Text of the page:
Friday, October 5, 2012

Chicken Fajita Soup

Something about the cooler temperatures softens my heart to the plight of the squirrel*, and I too am squirreling away some freezer meals for the coming days.  Part of my motivation is to use the rest of my garden produce before a surprise frost destroys what is left, and the rest of my motivation?  Simply to have meals ready to go at any moment.  Like the squirrel anticipating spring, I am preparing for dinner on those inevitable busy days that are just a normal part of our life. 
Summer, Fall, Winter, Spring. 
Laundry, School, Cleaning, Eating.
As the first investment in my freezer stockpile, I pulled together this Chicken Fajita Soup.  My jalapeno peppers are growing prolifically, and my onions have rebounded after a dry, trying summer.  The cherry tomato plants have not missed a beat and are producing round little beauties at alarming rates.  For this soup, the ingredients collaborate for a filling, mildly spicy, warming soup.

Chicken Fajita Soup

1.  In a 5 quart pot, place 8 bone-in chicken thighs and fill the rest of the pot about 3/4 full with water (12-13 cups).  Add 1 tsp. salt, 1 tsp each garlic powder and onion powder, and 1/4 tsp. black pepper.  Bring to a boil, then reduce heat to a steady simmer.  Simmer about 30 minutes or until chicken is cooked.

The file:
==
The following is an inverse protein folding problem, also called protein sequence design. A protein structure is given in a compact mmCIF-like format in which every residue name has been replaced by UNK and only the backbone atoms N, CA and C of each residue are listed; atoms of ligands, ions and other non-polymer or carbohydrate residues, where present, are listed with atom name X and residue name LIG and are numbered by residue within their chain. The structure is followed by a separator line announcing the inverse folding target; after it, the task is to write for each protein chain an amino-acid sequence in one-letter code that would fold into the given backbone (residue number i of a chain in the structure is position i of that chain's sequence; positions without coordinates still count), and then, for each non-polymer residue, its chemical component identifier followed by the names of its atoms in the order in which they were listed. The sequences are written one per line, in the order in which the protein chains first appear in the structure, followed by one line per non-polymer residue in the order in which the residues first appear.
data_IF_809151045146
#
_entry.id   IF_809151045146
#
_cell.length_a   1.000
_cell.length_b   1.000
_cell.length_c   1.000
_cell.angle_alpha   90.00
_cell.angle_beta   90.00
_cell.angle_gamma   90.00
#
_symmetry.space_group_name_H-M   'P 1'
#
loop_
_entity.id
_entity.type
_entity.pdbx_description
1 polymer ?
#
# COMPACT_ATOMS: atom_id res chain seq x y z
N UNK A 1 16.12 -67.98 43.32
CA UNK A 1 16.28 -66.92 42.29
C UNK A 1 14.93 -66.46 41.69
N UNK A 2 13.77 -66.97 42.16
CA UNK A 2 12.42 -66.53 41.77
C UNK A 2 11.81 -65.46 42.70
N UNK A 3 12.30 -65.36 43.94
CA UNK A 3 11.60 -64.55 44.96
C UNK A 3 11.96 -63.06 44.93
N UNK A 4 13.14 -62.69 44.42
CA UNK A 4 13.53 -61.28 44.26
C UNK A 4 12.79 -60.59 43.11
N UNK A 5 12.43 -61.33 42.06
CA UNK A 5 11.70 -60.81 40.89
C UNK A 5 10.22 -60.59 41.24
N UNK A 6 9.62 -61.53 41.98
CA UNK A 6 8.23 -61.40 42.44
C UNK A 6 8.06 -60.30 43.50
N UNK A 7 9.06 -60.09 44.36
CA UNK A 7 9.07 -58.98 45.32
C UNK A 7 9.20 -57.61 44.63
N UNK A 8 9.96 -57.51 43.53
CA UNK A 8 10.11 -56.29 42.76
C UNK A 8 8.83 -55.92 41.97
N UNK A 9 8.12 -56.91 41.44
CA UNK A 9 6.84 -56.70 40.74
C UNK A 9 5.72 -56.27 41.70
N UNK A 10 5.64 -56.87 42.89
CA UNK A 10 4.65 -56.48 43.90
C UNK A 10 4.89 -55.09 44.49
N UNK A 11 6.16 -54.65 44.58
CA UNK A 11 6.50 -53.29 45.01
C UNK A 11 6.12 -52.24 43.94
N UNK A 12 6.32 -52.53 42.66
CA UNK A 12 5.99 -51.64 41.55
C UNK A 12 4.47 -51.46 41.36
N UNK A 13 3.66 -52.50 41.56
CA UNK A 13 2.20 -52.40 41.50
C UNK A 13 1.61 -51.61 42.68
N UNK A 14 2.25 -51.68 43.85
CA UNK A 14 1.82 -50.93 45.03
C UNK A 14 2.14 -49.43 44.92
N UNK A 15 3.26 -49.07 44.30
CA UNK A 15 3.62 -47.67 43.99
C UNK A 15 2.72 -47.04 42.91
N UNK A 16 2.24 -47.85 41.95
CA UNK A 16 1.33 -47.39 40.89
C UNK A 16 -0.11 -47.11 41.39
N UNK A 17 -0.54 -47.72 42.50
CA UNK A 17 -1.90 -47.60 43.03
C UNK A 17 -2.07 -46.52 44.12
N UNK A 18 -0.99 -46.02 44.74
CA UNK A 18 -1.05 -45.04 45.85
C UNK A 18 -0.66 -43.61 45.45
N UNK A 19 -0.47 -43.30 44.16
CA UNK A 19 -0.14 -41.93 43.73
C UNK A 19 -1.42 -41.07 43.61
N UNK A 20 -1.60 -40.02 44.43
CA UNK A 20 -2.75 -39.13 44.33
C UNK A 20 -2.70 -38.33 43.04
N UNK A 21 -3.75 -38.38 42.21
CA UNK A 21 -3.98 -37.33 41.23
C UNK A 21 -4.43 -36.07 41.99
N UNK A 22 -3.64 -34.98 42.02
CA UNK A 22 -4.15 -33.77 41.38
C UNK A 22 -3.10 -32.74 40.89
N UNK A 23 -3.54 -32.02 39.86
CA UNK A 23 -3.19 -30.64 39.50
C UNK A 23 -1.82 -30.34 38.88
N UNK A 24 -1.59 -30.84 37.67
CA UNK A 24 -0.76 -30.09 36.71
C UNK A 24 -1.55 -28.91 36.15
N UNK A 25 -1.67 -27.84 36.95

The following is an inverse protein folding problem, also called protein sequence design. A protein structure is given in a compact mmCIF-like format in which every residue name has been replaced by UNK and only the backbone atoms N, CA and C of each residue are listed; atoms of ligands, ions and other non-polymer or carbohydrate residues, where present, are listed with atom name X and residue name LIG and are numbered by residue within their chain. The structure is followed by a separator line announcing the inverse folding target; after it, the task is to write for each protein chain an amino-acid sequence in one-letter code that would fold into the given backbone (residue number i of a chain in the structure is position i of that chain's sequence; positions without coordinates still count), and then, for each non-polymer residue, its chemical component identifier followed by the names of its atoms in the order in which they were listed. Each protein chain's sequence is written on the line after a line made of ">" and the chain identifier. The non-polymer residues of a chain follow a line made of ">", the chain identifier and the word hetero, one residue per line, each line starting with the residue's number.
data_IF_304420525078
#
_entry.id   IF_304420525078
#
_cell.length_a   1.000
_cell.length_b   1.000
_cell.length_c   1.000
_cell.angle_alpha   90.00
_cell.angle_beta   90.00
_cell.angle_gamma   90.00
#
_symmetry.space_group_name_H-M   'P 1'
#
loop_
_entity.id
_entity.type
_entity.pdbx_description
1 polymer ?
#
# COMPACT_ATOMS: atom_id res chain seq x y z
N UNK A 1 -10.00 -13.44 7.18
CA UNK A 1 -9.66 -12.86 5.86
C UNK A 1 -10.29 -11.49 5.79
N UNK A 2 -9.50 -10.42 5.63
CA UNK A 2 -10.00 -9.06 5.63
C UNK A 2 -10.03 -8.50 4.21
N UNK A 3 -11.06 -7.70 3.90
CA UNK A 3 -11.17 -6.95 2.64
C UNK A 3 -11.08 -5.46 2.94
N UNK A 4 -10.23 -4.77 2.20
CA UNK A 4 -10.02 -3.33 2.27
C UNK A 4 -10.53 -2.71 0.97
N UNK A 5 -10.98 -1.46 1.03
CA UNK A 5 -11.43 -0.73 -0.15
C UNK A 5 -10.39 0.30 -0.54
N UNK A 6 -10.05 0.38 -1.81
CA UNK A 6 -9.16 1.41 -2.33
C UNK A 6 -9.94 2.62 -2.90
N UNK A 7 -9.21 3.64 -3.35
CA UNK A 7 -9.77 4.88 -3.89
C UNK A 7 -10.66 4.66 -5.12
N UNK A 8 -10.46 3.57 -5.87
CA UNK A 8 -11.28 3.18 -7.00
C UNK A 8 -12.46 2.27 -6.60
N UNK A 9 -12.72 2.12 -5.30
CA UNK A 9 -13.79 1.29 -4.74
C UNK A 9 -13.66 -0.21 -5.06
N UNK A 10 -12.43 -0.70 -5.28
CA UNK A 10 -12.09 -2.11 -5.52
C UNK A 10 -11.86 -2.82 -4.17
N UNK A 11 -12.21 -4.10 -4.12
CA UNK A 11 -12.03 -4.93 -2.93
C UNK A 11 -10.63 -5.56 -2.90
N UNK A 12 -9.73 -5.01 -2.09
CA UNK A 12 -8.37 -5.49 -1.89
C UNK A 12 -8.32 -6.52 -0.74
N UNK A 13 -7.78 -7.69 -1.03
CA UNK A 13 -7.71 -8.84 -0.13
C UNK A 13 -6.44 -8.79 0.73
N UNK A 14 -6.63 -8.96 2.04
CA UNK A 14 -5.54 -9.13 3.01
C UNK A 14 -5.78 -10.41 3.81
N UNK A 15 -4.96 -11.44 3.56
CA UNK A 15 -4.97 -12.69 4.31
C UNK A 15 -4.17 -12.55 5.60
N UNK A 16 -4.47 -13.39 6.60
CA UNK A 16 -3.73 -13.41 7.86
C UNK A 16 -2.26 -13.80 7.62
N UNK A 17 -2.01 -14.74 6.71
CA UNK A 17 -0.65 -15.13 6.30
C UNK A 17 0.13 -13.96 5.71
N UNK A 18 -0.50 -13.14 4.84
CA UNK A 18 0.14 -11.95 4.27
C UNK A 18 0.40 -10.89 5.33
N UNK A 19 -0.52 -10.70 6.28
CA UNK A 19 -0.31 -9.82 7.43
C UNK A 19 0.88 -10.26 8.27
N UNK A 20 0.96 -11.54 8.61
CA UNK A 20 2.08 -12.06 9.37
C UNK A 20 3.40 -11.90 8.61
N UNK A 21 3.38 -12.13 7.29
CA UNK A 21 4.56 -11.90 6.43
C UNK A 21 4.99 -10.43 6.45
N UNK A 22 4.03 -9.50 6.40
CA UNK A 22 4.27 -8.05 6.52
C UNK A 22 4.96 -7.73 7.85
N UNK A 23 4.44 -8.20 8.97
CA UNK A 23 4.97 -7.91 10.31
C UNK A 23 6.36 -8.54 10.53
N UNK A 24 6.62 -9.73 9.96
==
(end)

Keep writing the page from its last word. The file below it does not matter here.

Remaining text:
2.  Remove chicken from broth and allow to cool.  Reserve broth, straining if desired.  Remove bones and skin from chicken (set aside to make additional chicken stock) and chop chicken into bite-sized pieces.

3.  In a skillet with 3 Tbsp olive oil, saute 3 onions, coarsely chopped, and 3 jalapenos, seeded and chopped.  (If you are braver than I when it comes to hot pepper heat, feel free to leave in some seeds!)  When onions brown, remove from heat.

4.  In a large bowl, combine chicken broth, chicken, onions and peppers, 4 cups cooked black beans, 3 cups fresh tomato puree, 4 tsp. cumin, 2 tsp salt, 1 tsp. chili powder, 1/2 tsp. garlic powder,  and 1/4 tsp. black pepper.

5.  Divide soup into freezer containers, leaving headspace.  (I filled 5 quart size ziploc bags.)  Chill in refrigerator, and when completely cool, move to freezer.

6.  To serve, thaw soup and simmer for at least an hour on the stovetop before serving.  (Using a crock-pot for several hours is also a good idea here!)  Serve either as soup, or extend it a little further by serving over individual bowls of rice.  For garnish, we cut tortillas into strips and fried them in olive oil until they browned.  These added a delightfully crunchy texture to our soup!

*I will clarify, that as much as I understand the cute little fluffy-tailed squirrel's plight to stockpile food for the coming days, I would appreciate it if he kept his little paws off the produce in my garden and chose a place to dig and hide his own stockpile someplace other than my nice garden soil!  I will gladly offer him any part of my yard that he so desires.  I'll even give him first dibs on the acorns.  Fair enough?

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